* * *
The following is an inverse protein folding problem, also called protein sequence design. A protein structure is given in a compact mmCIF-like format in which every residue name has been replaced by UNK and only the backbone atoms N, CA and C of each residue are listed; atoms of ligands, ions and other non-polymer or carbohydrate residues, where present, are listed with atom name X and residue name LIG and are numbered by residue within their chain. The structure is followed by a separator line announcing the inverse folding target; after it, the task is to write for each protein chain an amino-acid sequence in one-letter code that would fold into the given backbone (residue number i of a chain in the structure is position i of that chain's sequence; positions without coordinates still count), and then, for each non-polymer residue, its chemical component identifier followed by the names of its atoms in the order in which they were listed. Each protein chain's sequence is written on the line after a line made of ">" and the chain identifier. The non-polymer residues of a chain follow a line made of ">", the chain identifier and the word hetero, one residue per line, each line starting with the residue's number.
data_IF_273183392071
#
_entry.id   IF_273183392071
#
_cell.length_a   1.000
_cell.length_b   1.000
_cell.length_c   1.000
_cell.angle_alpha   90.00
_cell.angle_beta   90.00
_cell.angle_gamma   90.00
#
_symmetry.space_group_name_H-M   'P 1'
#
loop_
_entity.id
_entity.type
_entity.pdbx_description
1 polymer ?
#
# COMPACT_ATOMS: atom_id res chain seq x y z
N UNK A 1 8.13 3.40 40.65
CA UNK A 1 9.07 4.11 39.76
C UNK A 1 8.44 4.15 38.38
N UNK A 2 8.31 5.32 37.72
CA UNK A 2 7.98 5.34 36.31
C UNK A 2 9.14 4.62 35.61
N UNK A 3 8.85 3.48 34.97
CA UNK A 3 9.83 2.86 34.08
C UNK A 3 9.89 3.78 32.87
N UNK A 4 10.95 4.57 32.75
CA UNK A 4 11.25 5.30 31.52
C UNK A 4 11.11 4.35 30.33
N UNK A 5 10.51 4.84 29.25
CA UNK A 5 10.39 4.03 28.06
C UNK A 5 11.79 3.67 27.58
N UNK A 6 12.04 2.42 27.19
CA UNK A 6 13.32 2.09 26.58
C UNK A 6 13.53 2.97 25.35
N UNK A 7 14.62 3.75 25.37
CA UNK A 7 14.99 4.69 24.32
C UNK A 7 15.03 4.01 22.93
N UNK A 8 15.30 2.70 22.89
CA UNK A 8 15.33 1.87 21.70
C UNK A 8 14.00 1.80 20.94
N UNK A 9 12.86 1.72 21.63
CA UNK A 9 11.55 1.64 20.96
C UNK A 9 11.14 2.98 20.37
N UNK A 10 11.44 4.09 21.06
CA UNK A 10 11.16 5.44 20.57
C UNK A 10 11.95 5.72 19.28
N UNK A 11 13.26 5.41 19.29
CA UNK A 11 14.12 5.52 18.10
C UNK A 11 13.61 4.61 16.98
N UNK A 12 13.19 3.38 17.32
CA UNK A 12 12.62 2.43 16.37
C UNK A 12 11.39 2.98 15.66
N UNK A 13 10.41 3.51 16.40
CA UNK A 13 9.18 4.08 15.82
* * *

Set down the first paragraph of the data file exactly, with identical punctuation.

The following is an inverse protein folding problem, also called protein sequence design. A protein structure is given in a compact mmCIF-like format in which every residue name has been replaced by UNK and only the backbone atoms N, CA and C of each residue are listed; atoms of ligands, ions and other non-polymer or carbohydrate residues, where present, are listed with atom name X and residue name LIG and are numbered by residue within their chain. The structure is followed by a separator line announcing the inverse folding target; after it, the task is to write for each protein chain an amino-acid sequence in one-letter code that would fold into the given backbone (residue number i of a chain in the structure is position i of that chain's sequence; positions without coordinates still count), and then, for each non-polymer residue, its chemical component identifier followed by the names of its atoms in the order in which they were listed. Each protein chain's sequence is written on the line after a line made of ">" and the chain identifier. The non-polymer residues of a chain follow a line made of ">", the chain identifier and the word hetero, one residue per line, each line starting with the residue's number.